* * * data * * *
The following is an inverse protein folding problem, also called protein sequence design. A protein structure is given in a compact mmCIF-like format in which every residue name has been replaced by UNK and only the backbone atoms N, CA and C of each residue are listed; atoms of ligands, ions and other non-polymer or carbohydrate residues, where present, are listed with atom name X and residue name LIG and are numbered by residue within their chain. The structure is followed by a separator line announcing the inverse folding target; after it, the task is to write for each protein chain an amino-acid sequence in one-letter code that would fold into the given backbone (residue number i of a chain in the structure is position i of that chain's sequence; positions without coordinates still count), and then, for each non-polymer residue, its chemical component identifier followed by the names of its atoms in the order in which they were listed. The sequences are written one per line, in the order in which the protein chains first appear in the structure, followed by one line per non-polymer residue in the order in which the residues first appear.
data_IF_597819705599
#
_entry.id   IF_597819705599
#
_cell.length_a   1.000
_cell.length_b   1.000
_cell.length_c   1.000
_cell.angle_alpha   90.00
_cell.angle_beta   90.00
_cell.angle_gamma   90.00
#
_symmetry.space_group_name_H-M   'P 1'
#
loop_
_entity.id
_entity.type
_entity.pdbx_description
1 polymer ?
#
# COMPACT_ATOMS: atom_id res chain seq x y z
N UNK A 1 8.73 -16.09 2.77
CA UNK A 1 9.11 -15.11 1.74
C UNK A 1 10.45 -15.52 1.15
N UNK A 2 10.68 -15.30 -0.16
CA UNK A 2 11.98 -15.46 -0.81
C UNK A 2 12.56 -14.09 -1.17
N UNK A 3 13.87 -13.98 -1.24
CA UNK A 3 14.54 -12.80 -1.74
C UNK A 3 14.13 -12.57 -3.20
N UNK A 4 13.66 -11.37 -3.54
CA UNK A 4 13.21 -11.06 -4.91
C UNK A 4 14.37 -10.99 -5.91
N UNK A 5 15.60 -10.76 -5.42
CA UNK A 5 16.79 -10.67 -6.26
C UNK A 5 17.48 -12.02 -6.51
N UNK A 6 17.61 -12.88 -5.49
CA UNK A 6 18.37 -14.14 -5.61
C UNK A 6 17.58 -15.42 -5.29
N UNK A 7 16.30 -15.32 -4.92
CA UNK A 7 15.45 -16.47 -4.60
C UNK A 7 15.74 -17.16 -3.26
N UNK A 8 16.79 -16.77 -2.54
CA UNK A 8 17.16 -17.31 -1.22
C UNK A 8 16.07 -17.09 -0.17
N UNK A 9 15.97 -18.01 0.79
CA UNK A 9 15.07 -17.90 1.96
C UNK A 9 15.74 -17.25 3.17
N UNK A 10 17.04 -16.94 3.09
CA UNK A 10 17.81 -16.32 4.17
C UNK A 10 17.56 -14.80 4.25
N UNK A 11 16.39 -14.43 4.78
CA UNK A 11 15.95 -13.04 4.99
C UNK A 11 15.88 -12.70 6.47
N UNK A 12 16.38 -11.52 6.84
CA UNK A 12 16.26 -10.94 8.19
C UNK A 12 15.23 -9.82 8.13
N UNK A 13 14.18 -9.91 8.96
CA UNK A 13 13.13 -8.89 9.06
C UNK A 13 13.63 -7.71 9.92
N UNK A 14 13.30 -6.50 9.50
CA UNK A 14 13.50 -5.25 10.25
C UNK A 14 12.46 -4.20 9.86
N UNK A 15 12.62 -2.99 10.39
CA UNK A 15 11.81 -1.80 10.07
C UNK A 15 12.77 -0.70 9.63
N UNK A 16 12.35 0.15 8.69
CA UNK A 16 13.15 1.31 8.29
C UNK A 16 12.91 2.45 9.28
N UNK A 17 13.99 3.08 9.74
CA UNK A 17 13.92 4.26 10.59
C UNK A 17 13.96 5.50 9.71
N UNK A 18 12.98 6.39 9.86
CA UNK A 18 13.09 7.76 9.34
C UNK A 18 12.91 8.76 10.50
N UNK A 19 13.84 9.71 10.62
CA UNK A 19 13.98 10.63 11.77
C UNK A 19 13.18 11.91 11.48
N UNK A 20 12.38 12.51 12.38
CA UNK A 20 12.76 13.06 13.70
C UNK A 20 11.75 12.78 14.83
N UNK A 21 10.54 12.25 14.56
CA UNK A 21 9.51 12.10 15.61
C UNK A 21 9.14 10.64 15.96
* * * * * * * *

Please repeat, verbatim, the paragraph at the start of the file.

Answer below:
The following is an inverse protein folding problem, also called protein sequence design. A protein structure is given in a compact mmCIF-like format in which every residue name has been replaced by UNK and only the backbone atoms N, CA and C of each residue are listed; atoms of ligands, ions and other non-polymer or carbohydrate residues, where present, are listed with atom name X and residue name LIG and are numbered by residue within their chain. The structure is followed by a separator line announcing the inverse folding target; after it, the task is to write for each protein chain an amino-acid sequence in one-letter code that would fold into the given backbone (residue number i of a chain in the structure is position i of that chain's sequence; positions without coordinates still count), and then, for each non-polymer residue, its chemical component identifier followed by the names of its atoms in the order in which they were listed. The sequences are written one per line, in the order in which the protein chains first appear in the structure, followed by one line per non-polymer residue in the order in which the residues first appear.